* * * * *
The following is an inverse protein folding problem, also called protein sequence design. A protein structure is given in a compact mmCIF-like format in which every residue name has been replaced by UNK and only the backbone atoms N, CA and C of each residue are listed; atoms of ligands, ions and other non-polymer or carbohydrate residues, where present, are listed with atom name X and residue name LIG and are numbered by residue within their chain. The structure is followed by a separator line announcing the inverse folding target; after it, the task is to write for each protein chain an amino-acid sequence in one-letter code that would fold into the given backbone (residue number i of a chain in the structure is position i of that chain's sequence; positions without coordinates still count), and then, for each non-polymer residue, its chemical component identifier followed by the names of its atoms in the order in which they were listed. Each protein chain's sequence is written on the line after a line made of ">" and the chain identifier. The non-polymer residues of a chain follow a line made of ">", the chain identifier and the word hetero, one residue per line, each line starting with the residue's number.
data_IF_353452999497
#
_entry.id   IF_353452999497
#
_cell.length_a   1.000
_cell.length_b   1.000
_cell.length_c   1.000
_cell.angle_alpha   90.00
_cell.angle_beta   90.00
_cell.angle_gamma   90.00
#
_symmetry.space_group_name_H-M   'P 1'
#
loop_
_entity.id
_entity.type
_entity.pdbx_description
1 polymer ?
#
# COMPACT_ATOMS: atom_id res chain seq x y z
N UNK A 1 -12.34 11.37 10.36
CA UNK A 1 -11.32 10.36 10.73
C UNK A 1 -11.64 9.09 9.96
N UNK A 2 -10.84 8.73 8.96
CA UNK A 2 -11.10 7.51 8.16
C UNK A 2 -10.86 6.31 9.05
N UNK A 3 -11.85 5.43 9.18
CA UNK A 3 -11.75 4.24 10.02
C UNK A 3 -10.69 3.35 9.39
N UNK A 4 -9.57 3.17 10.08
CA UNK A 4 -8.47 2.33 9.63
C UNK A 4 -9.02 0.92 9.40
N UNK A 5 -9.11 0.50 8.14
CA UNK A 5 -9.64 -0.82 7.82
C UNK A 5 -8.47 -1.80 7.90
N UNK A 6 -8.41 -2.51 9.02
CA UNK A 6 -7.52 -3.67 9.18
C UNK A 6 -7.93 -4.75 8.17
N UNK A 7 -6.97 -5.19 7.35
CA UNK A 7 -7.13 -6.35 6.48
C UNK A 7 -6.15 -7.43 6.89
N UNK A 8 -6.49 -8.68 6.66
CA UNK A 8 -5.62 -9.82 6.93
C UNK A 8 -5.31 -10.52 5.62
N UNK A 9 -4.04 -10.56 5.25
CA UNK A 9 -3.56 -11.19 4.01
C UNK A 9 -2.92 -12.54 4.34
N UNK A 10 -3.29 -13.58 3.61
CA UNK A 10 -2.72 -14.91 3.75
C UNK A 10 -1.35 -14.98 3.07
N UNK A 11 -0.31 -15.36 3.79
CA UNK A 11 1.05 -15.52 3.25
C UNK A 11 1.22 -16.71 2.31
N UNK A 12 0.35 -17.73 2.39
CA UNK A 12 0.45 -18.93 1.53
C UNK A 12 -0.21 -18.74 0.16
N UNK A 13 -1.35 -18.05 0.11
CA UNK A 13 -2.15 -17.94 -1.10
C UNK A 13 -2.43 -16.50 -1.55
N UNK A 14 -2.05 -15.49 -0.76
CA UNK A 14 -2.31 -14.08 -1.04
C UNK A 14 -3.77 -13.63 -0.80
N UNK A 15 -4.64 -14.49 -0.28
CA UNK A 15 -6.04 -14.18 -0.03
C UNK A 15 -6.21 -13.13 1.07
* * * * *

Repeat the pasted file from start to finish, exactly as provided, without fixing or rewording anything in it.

The following is an inverse protein folding problem, also called protein sequence design. A protein structure is given in a compact mmCIF-like format in which every residue name has been replaced by UNK and only the backbone atoms N, CA and C of each residue are listed; atoms of ligands, ions and other non-polymer or carbohydrate residues, where present, are listed with atom name X and residue name LIG and are numbered by residue within their chain. The structure is followed by a separator line announcing the inverse folding target; after it, the task is to write for each protein chain an amino-acid sequence in one-letter code that would fold into the given backbone (residue number i of a chain in the structure is position i of that chain's sequence; positions without coordinates still count), and then, for each non-polymer residue, its chemical component identifier followed by the names of its atoms in the order in which they were listed. Each protein chain's sequence is written on the line after a line made of ">" and the chain identifier. The non-polymer residues of a chain follow a line made of ">", the chain identifier and the word hetero, one residue per line, each line starting with the residue's number.
data_IF_353452999497
#
_entry.id   IF_353452999497
#
_cell.length_a   1.000
_cell.length_b   1.000
_cell.length_c   1.000
_cell.angle_alpha   90.00
_cell.angle_beta   90.00
_cell.angle_gamma   90.00
#
_symmetry.space_group_name_H-M   'P 1'
#
loop_
_entity.id
_entity.type
_entity.pdbx_description
1 polymer ?
#
# COMPACT_ATOMS: atom_id res chain seq x y z
N UNK A 1 -12.34 11.37 10.36
CA UNK A 1 -11.32 10.36 10.73
C UNK A 1 -11.64 9.09 9.96
N UNK A 2 -10.84 8.73 8.96
CA UNK A 2 -11.10 7.51 8.16
C UNK A 2 -10.86 6.31 9.05
N UNK A 3 -11.85 5.43 9.18
CA UNK A 3 -11.75 4.24 10.02
C UNK A 3 -10.69 3.35 9.39
N UNK A 4 -9.57 3.17 10.08
CA UNK A 4 -8.47 2.33 9.63
C UNK A 4 -9.02 0.92 9.40
N UNK A 5 -9.11 0.50 8.14
CA UNK A 5 -9.64 -0.82 7.82
C UNK A 5 -8.47 -1.80 7.90
N UNK A 6 -8.41 -2.51 9.02
CA UNK A 6 -7.52 -3.67 9.18
C UNK A 6 -7.93 -4.75 8.17
N UNK A 7 -6.97 -5.19 7.35
CA UNK A 7 -7.13 -6.35 6.48
C UNK A 7 -6.15 -7.43 6.89
N UNK A 8 -6.49 -8.68 6.66
CA UNK A 8 -5.62 -9.82 6.93
C UNK A 8 -5.31 -10.52 5.62
N UNK A 9 -4.04 -10.56 5.25
CA UNK A 9 -3.56 -11.19 4.01
C UNK A 9 -2.92 -12.54 4.34
N UNK A 10 -3.29 -13.58 3.61
CA UNK A 10 -2.72 -14.91 3.75
C UNK A 10 -1.35 -14.98 3.07
N UNK A 11 -0.31 -15.36 3.79
CA UNK A 11 1.05 -15.52 3.25
C UNK A 11 1.22 -16.71 2.31
N UNK A 12 0.35 -17.73 2.39
CA UNK A 12 0.45 -18.93 1.53
C UNK A 12 -0.21 -18.74 0.16
N UNK A 13 -1.35 -18.05 0.11
CA UNK A 13 -2.15 -17.94 -1.10
C UNK A 13 -2.43 -16.50 -1.55
N UNK A 14 -2.05 -15.49 -0.76
CA UNK A 14 -2.31 -14.08 -1.04
C UNK A 14 -3.77 -13.63 -0.80
N UNK A 15 -4.64 -14.49 -0.28
CA UNK A 15 -6.04 -14.18 -0.03
C UNK A 15 -6.21 -13.13 1.07